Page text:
Rovi Phasing Out Over-the-Air Guide Listings

Rovi has started shutting off the TV listings data it has provided in over-the-air broadcasts to dozens of consumer-electronics device models in North America -- and will completely end the service by April 2013 -- a move that has infuriated consumers who claim it will render their DVRs useless.

The company said its agreements with data broadcasting partners CBS and National Datacast Inc. (NDI), a for-profit subsidiary of PBS, are coming to an end.

“Rovi has relied on over-the-air traditional broadcast data service providers to deliver the data broadcast service. The agreements with these service providers are in the process of ending,” Rovi spokeswoman Linda Quach said in an email.

All Rovi guides in analog TVs, digital TVs and consumer-electronics DVRs that receive over-the-air broadcast data via an antenna or a cable TV connection in the U.S. and Canada, including the Rovi Guide Plus+ and TV Guide on Screen products, will be affected by the change.

The company said it began informing customers of the shutoff directly via affected devices in early November. According to Rovi, its over-the-air TV listings have already been discontinued in about 20% of markets in North America.

In 2009, Gemstar-TV Guide International -- one of Rovi’s predecessor companies -- cut a deal with CBS, under which its local stations distributed the data for the on-screen guides to CE devices using a portion of their broadcast digital spectrum. Rovi also has had a contract with NDI to distribute IPG data over digital broadcast signals.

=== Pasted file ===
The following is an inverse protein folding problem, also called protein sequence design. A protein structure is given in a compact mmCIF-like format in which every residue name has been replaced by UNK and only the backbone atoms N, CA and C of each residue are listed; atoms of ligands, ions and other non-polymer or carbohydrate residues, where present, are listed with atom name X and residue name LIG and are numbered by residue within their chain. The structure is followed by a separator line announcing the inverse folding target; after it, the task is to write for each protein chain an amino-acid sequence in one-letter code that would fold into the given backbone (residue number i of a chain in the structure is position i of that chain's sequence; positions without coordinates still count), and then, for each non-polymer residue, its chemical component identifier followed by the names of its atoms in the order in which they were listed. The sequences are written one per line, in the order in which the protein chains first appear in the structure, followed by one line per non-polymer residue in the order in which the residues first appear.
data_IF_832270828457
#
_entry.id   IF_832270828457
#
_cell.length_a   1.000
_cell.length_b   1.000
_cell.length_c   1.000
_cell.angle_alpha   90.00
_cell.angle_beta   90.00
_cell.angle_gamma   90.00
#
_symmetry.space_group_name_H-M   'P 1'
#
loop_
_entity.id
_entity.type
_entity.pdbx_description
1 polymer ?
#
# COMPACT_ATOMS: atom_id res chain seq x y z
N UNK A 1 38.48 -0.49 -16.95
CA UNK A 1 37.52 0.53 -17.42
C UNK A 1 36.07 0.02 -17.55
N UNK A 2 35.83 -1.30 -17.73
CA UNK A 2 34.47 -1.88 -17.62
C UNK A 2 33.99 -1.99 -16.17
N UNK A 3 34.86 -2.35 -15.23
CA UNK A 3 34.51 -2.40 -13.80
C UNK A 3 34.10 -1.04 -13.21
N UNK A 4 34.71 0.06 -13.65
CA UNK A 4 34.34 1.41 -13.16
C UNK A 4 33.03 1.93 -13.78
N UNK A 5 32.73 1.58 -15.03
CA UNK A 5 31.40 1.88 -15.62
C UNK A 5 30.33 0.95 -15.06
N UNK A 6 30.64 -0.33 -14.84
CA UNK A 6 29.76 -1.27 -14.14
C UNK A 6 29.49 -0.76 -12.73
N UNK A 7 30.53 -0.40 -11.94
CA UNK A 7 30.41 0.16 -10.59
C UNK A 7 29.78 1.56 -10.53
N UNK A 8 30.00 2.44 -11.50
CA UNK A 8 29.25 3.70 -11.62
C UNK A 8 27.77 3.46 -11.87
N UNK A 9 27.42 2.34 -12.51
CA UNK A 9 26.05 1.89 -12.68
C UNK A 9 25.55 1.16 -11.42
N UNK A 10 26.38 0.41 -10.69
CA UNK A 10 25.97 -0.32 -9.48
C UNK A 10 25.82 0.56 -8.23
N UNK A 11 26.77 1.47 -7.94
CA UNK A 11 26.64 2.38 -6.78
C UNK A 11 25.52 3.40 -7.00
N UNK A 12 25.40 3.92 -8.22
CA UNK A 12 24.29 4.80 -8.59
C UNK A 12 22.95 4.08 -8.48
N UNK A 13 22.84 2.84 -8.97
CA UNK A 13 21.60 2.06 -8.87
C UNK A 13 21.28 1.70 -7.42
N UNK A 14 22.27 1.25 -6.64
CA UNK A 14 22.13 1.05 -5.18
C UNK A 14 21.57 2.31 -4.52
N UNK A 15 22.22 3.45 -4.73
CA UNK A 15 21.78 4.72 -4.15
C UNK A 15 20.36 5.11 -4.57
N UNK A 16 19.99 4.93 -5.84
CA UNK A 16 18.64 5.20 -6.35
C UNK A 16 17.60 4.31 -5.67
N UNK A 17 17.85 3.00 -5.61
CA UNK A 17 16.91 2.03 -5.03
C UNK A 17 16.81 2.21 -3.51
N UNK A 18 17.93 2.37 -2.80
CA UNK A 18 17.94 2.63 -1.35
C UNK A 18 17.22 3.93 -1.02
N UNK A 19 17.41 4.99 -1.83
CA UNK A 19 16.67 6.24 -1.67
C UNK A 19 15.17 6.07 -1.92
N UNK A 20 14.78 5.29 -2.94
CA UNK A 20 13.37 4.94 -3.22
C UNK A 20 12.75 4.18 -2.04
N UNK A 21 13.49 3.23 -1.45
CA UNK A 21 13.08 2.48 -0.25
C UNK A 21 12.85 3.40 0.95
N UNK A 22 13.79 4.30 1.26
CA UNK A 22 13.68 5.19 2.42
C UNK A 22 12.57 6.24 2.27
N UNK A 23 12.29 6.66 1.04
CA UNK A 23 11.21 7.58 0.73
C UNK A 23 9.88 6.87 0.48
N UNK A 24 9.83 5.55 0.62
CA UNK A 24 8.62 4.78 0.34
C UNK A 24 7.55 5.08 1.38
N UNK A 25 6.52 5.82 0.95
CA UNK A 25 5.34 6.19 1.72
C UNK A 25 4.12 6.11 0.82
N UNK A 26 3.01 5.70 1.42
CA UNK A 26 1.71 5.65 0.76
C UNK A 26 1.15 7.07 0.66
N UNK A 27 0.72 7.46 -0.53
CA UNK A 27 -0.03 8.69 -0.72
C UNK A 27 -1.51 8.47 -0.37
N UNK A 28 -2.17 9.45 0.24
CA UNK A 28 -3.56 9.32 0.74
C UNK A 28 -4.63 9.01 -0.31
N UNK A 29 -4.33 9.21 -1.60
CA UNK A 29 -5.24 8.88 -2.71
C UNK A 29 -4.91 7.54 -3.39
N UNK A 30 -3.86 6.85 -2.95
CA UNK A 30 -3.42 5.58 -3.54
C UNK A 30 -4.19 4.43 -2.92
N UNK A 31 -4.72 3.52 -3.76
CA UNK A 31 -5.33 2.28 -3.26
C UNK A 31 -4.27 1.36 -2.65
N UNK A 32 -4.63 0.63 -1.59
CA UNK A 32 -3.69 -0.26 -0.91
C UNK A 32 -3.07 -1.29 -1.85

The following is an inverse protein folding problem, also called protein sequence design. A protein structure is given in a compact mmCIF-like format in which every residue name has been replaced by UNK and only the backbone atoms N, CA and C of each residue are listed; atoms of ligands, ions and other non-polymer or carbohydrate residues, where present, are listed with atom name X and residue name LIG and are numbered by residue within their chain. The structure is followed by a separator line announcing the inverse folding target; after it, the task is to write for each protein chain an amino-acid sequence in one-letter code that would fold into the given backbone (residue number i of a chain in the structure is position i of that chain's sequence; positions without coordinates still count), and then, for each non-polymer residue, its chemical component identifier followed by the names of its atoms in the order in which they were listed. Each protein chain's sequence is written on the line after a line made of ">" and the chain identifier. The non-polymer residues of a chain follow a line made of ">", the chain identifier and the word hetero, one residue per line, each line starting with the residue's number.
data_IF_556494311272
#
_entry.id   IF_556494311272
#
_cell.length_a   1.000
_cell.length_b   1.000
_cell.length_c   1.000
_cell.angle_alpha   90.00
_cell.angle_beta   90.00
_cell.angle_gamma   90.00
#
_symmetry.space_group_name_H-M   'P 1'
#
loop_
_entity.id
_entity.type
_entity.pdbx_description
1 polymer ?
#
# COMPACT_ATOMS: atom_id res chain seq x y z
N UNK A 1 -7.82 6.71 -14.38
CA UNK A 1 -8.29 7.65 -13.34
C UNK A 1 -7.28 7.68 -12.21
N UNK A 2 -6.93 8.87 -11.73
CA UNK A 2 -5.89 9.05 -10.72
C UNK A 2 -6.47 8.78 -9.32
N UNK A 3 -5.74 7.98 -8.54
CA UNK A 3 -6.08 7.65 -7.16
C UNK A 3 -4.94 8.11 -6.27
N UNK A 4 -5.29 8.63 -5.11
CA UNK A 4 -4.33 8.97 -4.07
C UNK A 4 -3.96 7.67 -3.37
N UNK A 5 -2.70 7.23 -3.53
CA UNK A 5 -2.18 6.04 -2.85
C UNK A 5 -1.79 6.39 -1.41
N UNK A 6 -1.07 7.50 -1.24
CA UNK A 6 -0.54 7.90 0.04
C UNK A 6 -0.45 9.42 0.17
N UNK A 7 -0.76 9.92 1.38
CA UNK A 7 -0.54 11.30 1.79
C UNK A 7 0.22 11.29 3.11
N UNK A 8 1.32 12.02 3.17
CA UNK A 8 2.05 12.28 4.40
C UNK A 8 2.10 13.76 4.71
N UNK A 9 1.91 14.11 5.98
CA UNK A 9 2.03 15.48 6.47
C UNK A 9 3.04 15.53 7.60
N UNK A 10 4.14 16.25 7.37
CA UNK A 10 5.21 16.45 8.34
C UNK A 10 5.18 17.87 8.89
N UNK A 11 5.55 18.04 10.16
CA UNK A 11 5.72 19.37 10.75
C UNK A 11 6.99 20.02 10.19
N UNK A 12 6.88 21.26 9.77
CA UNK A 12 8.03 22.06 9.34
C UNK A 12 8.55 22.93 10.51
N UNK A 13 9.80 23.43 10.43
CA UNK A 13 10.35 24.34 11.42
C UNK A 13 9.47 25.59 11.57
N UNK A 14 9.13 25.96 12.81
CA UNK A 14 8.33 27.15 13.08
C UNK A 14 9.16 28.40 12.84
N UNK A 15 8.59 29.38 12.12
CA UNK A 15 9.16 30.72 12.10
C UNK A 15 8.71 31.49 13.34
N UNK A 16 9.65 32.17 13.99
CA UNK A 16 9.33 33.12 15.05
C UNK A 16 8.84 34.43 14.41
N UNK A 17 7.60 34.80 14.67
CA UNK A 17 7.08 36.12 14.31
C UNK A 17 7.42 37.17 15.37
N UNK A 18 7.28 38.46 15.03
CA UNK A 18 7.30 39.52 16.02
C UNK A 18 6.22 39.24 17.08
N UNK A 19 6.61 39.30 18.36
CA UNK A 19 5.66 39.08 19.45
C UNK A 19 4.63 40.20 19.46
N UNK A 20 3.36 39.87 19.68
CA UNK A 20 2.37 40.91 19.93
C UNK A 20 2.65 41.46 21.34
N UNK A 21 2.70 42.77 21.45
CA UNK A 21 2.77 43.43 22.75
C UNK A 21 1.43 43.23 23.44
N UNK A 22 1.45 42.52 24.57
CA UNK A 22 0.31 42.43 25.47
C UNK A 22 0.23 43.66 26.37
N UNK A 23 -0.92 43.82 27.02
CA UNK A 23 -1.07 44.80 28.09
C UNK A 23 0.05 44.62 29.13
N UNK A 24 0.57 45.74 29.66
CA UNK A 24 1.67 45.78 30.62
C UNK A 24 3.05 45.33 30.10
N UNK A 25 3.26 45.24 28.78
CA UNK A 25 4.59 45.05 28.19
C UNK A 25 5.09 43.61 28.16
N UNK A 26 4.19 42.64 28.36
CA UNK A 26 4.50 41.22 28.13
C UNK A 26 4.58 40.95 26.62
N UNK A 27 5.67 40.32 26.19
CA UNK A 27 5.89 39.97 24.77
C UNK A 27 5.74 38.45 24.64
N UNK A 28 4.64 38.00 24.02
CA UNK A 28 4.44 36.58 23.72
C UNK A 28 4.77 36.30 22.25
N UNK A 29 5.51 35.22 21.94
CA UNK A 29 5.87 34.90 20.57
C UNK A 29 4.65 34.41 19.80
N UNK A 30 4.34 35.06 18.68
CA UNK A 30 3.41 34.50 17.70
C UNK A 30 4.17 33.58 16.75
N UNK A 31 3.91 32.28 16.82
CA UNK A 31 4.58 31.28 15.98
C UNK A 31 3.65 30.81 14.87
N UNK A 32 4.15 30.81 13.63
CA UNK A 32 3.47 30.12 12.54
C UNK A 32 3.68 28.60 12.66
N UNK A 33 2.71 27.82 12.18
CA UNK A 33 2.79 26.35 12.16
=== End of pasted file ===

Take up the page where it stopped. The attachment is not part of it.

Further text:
Rovi-supplied guides have been available in CE products from manufacturers including Hitachi, LG Electronics, Mitsubishi, Panasonic, Pioneer, Samsung Electronics, Sanyo, Sharp, Sony Electronics, Toshiba and RCA.

Consumers who have relied on the Rovi listings have expressed frustration with the move. “Sony DVR Useless After Rovi Stops TV Guide OnScreen,” a post on technology forum Slashdot earlier this month.

Rovi’s Facebook page has received multiple comments from disgruntled users. “Last night I got a message on my $1000 Sony DVR that my $1000 DVR will soon be useless after you discontinue TV Guide services in NA,” someone posted on Rovi’s page on Sunday.

“Honestly it's hard to believe you will turn thousands of owners' DVRs into bricks,” wrote another Facebook visitor, who claimed to own a Sony DHG-HDD250 digital video recorder.

Rovi said it will continue to provide data over the Internet for certain models of broadband-connected TVs. In addition, guides provided through cable operators, such as Rovi’s i-Guide, will not be affected by the change.